Specialty grower works on sweet future in Champaign County

staff writer
Specialty grower Jill Uken waters her sweet potatoes with soaker hoses connected to water tanks seen in the back. She uses 12 tanks, one for each crop row in her Champaign County plot.

Sixteen-year-old Jill Uken understands when even horticulture experts question her uncommon specialty crop in Champaign County. Then the Mahomet-Seymour High School junior points to her 500 thriving sweet potato plants as agronomic proof.

“Not a lot of people grow sweet potatoes in Illinois,” Uken said, adding the vegetable is more common in North Carolina, South Carolina, Louisiana and other southern states.

Uken, the daughter of Champaign County Farm Bureau Manager Brad Uken and his wife, Christine, is growing her second crop in a 75-by-75 plot near Mahomet. During the Illinois State Fair, she’ll share her venture at 12:30 p.m. Aug 14 as the Illinois Specialty Growers Association’s Farmer of the Day in the Illinois Department of Agriculture tent.

Planting starts after the potential for a last frost. By hand, Uken plants sweet potato “plugs” of 6-inch vines that are shipped from a Tennessee supplier. Two inches are planted below ground with the rest remaining above the soil surface. Planting a couple of hours before sunset protects the plugs from drying out. Currently Uken is growing two varieties; one is favored for larger, baking potatoes.

The young grower has encountered few pests and no disease problems thus far. Deer favor the tasty vines, and Japanese beetles got into a previous crop, but Uken applied a mixture of Dawn dish soap and water to wash beetles off the plants.

Sweet potatoes are very susceptible to frost. Uken intends to dig her crop by hand around the first week of October, but last year was surprised by an early frost.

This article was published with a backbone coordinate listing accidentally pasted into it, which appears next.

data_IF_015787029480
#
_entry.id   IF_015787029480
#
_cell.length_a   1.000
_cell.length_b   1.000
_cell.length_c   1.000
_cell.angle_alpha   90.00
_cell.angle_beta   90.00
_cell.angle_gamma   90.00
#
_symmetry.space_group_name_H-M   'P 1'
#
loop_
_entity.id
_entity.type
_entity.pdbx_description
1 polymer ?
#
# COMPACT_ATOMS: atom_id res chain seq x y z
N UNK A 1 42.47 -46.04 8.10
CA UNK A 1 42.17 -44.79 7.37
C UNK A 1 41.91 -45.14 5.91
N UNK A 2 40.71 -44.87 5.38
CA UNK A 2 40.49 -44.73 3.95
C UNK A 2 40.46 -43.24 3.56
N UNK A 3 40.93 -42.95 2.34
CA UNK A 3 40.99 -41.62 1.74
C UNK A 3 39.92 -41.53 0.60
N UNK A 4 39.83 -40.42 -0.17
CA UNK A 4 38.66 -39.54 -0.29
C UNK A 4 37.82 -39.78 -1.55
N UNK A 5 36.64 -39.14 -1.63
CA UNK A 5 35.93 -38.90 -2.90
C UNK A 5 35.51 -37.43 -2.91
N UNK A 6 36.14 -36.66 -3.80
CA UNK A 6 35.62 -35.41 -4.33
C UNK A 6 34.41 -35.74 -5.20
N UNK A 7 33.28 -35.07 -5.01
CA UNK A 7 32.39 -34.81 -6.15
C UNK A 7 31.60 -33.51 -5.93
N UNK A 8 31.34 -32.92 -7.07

“The frost hit, and two days later, the vines were all black. We got them (sweet potatoes) out of the ground as soon as we could,” she added. On average, growers harvest 3 pounds of sweet potatoes per plant.

After the sweet potatoes are dug, Uken spreads them on a tarp under a roof to allow them to cure. Soil must be gently wiped off because the newly harvested crop is soft. Uken lets the harvested potatoes rest for seven to 10 days, which allows the starch to turn to sugar and the skins to cure.

The young grower sells her bagged crop by the pound. Last year, the pandemic caused Uken to pivot when anticipated restaurant and catering markets closed. Instead, the teen began marketing sweet potatoes on Instagram, @jills_sweet_potatoes_il, a practice she will continue this fall. She also sold her crop in an outdoor booth at Curtis Orchard and Pumpkin Patch, Champaign, and plans to sell there again this fall.

Uken can thank her two older brothers, Nicholas and Tyler, who first started the family’s sweet potato venture. Not only did the youngest Uken take on her siblings’ crop, but she also grew sweet potatoes as her FFA supervised agricultural experience project (SAE). Her unique crop set Uken apart as the only specialty crop SAE in her section, but she was joined this year by another FFA member who grew pumpkins.

As Champaign County’s youngest sweet potato grower awaits her second harvest, Uken keeps her friends updated by sharing the latest images of her crop’s progress and may entice them to join her for a sweet harvest this fall.

This story was distributed through a cooperative project between Illinois Farm Bureau and the Illinois Press Association.